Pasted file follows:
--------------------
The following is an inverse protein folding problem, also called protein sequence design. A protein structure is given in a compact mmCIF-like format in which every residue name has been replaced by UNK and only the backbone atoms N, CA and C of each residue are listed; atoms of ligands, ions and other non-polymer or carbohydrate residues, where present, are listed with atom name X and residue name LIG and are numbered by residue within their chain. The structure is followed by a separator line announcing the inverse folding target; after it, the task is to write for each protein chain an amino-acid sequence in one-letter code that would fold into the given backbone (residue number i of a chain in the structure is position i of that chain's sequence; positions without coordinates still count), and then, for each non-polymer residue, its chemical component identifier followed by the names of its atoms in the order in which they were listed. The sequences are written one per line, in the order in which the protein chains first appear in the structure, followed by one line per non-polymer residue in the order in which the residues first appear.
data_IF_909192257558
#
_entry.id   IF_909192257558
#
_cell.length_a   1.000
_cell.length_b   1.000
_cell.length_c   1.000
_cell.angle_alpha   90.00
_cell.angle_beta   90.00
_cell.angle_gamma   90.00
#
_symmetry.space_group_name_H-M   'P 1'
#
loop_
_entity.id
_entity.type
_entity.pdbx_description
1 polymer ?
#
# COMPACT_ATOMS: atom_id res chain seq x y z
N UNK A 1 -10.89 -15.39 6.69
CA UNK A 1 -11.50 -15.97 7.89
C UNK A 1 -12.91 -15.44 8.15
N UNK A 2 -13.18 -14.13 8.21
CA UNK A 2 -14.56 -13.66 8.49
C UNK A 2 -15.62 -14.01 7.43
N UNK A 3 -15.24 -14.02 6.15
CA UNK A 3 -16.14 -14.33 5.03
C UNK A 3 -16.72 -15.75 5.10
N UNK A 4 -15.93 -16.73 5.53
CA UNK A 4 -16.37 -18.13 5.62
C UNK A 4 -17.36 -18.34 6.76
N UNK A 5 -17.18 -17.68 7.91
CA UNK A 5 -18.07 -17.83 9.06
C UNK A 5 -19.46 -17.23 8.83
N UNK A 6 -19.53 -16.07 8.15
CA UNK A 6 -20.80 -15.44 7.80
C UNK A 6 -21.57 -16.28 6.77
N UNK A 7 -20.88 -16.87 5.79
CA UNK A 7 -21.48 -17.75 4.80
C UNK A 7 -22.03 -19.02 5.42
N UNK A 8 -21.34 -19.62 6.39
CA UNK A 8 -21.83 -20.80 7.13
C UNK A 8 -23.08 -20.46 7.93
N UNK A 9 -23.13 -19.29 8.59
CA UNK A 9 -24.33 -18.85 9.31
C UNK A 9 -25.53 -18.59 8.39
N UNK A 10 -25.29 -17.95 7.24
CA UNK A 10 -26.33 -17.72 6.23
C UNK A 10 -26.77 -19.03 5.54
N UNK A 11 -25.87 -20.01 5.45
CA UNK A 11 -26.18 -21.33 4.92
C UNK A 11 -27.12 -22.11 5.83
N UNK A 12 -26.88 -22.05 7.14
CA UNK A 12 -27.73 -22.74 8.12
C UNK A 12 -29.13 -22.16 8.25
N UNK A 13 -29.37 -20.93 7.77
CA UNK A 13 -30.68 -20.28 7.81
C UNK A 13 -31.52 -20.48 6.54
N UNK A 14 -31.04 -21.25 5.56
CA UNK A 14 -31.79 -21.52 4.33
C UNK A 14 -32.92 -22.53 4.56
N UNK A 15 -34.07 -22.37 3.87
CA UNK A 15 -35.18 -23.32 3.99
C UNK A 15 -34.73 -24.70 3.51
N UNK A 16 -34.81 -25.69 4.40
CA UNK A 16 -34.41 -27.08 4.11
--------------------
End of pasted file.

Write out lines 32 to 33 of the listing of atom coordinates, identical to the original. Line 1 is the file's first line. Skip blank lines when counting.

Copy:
CA UNK A 4 -16.37 -18.13 5.62
C UNK A 4 -17.36 -18.34 6.76